I’m not going to get into deconstructing these laws by arguing that they are merely the product of a long-gone patriarchal era when such rabbinical rulings reflected societal norms on modesty – although I could.

What I AM going to get my teeth into is the fact that what was once a clearly delineated line between the actual halacha, and the chumras, or stringencies which particularly devout Jews choose to take upon themselves, exists no longer. This line has now been utterly eroded by the religious establishment, so that the ever-increasingly draconian dictates on modesty issued by haredi rabbis are now taken on by their followers with the same vigour with which they observe the actual halacha. As I argued in my previous post becrying the hasidic communities who ban women from driving:

Indeed, it is the spurious conflation of these societal prohibitions or taboos – often involving dubious ways of repressing women in the name of modesty (women not driving, women having to shave their hair when they get married) – with real halachic prohibitions (such as not keeping Shabbat or kosher) that is the problem here. The women – and men – in these communities are not even taught the difference between real Torah prohibitions and community-specific interdictions. Thus, they grow into adulthood fully believing that if a woman learns to drive a car, she’s well-nigh breaking a Torah commandment.

So when you ask me what bothers me in this whole sorry story, it’s not just the feminist in me that protests (although believe you me, she’s raging mad), it’s also the Jew/person of religion in me that cries out against this insidious and entirely disingenuous slide within the orthodox Jewish world – and invariably in other faith communities too – that is allowing community leaders to create ever-more dazzling structures of power, control and prohibition under the guise of religious leadership.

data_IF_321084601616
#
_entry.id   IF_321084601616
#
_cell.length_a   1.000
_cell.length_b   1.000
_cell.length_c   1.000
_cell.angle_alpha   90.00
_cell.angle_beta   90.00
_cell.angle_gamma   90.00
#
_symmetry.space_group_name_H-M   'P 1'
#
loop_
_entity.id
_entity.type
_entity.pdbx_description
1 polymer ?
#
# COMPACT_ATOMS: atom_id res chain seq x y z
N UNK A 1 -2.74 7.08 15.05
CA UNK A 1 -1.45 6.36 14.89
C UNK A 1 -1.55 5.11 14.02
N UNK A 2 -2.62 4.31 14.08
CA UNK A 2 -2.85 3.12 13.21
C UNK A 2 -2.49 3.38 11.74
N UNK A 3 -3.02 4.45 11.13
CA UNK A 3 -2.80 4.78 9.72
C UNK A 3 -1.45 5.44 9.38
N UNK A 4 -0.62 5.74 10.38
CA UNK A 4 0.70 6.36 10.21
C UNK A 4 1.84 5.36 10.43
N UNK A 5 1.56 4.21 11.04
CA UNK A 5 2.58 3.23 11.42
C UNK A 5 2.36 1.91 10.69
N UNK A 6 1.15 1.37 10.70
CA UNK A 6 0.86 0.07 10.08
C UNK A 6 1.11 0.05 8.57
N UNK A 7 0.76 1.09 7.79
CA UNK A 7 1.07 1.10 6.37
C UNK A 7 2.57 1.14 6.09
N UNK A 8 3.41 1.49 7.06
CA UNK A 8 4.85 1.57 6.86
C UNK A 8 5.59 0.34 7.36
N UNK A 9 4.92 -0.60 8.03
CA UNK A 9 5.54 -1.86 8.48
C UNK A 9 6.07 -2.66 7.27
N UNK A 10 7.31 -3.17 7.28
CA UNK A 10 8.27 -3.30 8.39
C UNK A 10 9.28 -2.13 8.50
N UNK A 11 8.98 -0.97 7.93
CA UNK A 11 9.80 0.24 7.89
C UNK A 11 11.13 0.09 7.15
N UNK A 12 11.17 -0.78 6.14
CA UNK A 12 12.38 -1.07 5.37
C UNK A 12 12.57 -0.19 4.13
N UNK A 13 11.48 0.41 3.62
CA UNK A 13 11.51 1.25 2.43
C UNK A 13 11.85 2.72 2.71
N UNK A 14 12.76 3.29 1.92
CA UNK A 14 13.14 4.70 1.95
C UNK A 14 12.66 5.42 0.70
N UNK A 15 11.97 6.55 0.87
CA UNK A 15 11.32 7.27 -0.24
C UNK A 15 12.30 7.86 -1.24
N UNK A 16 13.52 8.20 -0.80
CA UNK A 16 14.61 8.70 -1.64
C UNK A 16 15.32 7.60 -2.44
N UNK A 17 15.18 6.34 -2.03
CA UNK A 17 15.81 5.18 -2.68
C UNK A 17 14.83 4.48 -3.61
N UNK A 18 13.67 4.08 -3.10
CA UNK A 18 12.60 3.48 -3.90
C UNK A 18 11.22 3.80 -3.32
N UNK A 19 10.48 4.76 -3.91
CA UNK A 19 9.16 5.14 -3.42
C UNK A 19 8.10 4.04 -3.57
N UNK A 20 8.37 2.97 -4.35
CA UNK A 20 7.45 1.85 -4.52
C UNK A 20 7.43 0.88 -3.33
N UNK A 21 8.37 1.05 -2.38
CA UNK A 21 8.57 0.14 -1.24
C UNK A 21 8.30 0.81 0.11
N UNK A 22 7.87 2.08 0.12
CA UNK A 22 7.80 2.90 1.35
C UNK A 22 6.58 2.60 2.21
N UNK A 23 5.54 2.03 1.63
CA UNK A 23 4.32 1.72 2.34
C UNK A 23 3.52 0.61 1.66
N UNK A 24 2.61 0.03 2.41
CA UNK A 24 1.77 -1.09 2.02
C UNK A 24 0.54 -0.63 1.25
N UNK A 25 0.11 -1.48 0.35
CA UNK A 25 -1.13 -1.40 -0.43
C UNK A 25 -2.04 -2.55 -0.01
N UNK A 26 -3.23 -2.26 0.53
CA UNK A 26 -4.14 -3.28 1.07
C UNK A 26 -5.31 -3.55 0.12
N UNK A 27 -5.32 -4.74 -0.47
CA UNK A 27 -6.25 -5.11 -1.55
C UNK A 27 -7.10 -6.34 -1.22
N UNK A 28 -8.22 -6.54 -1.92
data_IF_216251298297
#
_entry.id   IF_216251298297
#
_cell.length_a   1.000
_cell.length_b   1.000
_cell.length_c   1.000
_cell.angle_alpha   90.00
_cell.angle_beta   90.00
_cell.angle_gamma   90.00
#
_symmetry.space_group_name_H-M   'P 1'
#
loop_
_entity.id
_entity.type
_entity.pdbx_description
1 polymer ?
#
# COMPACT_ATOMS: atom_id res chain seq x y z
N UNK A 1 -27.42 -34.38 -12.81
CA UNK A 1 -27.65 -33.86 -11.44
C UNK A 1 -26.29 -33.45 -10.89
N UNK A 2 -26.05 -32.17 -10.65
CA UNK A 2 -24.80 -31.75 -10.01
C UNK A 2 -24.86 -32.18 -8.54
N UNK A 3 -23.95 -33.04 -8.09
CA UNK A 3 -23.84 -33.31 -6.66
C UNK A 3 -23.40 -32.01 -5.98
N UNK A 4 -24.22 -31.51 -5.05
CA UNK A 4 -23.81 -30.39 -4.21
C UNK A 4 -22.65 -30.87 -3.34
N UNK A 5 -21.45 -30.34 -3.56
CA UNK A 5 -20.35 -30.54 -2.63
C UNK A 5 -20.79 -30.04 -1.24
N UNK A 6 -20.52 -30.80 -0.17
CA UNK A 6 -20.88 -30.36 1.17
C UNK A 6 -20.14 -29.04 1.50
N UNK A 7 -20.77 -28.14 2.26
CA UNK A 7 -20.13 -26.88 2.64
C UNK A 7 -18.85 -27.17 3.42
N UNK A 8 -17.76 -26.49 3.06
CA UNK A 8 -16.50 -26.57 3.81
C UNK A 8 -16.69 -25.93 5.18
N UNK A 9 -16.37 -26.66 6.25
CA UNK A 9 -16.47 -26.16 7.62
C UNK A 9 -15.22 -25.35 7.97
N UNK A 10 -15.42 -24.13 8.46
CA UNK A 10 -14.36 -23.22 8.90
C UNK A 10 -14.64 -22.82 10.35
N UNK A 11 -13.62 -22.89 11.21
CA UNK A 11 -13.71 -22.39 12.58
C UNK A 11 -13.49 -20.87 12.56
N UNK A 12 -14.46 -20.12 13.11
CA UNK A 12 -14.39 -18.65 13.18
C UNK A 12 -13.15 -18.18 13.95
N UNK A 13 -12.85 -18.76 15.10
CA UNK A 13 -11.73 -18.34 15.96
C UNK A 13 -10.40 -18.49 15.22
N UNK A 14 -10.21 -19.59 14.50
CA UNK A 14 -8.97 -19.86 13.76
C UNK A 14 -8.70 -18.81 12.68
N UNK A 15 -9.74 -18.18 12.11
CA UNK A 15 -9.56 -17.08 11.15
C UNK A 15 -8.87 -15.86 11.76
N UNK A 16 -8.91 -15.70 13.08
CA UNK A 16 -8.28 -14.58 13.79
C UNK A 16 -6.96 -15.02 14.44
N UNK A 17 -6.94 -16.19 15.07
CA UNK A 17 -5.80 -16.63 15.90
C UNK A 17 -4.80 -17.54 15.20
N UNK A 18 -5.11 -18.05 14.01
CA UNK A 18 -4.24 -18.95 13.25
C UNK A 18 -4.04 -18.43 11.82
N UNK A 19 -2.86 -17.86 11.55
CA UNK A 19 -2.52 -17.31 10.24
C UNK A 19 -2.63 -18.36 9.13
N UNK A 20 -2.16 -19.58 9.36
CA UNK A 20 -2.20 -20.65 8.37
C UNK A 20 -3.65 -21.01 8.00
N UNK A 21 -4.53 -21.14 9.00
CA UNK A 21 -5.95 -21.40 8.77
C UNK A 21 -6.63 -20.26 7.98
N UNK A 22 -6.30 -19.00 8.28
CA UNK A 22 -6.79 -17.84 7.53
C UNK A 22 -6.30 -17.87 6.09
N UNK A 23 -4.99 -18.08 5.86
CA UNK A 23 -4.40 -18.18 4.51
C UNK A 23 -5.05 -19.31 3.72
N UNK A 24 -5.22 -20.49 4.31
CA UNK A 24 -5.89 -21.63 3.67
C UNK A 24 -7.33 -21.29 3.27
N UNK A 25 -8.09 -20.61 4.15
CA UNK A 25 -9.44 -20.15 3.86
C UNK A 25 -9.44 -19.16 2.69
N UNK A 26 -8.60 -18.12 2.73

Time to call time out perhaps? Hasn’t this gone just too far? These modesty ‘norms’ have reached immodest proportions. This business of swaddling every inch of a three-year-old baby girl’s  body – from her collar bone down to her feet – under the guise of a modesty ‘norm’, is not halacha, it is simply an abuse of her human rights.

This is what one woman wrote in the comments section on an Israeli blog posting entitled Hyper-Tzniut Fashions for Young Girls:

My girls (4 of them) have worn tights all year round since the age of three. If you start at this age, they get used to it, and you don’t have to battle with them at age 10+ to cover their legs.

All I can say is the time has come to blow my own cultural relativism quandary right out of the water. It is morally wrong to argue that we should accept these women’s religious choices. What we need to do is speak up against the religious establishment which is going about creating such oppressive norms.

I am nothing but depressed by this woman’s wholly dubious argument justifying her restrictive dress-code on her four daughters from the age of three.

What, so, following her logic, should we start covering a three-year-old girl’s hair too so she’ll get used to and won’t kick up a fuss later on when the time comes for her to get married? And while we’re at it, why don’t we force all three-year-olds to start fasting Yom Kippur and Tisha B’Av too so they get used to deprivation from food and drink and won’t protest at Bar/Bat Mitzva age that they don’t want to fast?

(Or maybe my argument doesn’t even work here, seeing as what she’s priming her young daughters for – wearing tights – is not even a halachic requirement like fasting Yom Kippur.)

When and where will this madness end?

I propose a return to modesty and moderation on the part of the religious leadership of the orthodox Jewish community. Let’s stop this ever-increasing spiral into an Iran-style police state, where women – and baby girls’ – modesty is constantly scrutinized, and let’s get back to basics. Let orthodox women keep the halachot on modesty which are required and let’s all get on modestly with our own modest lives.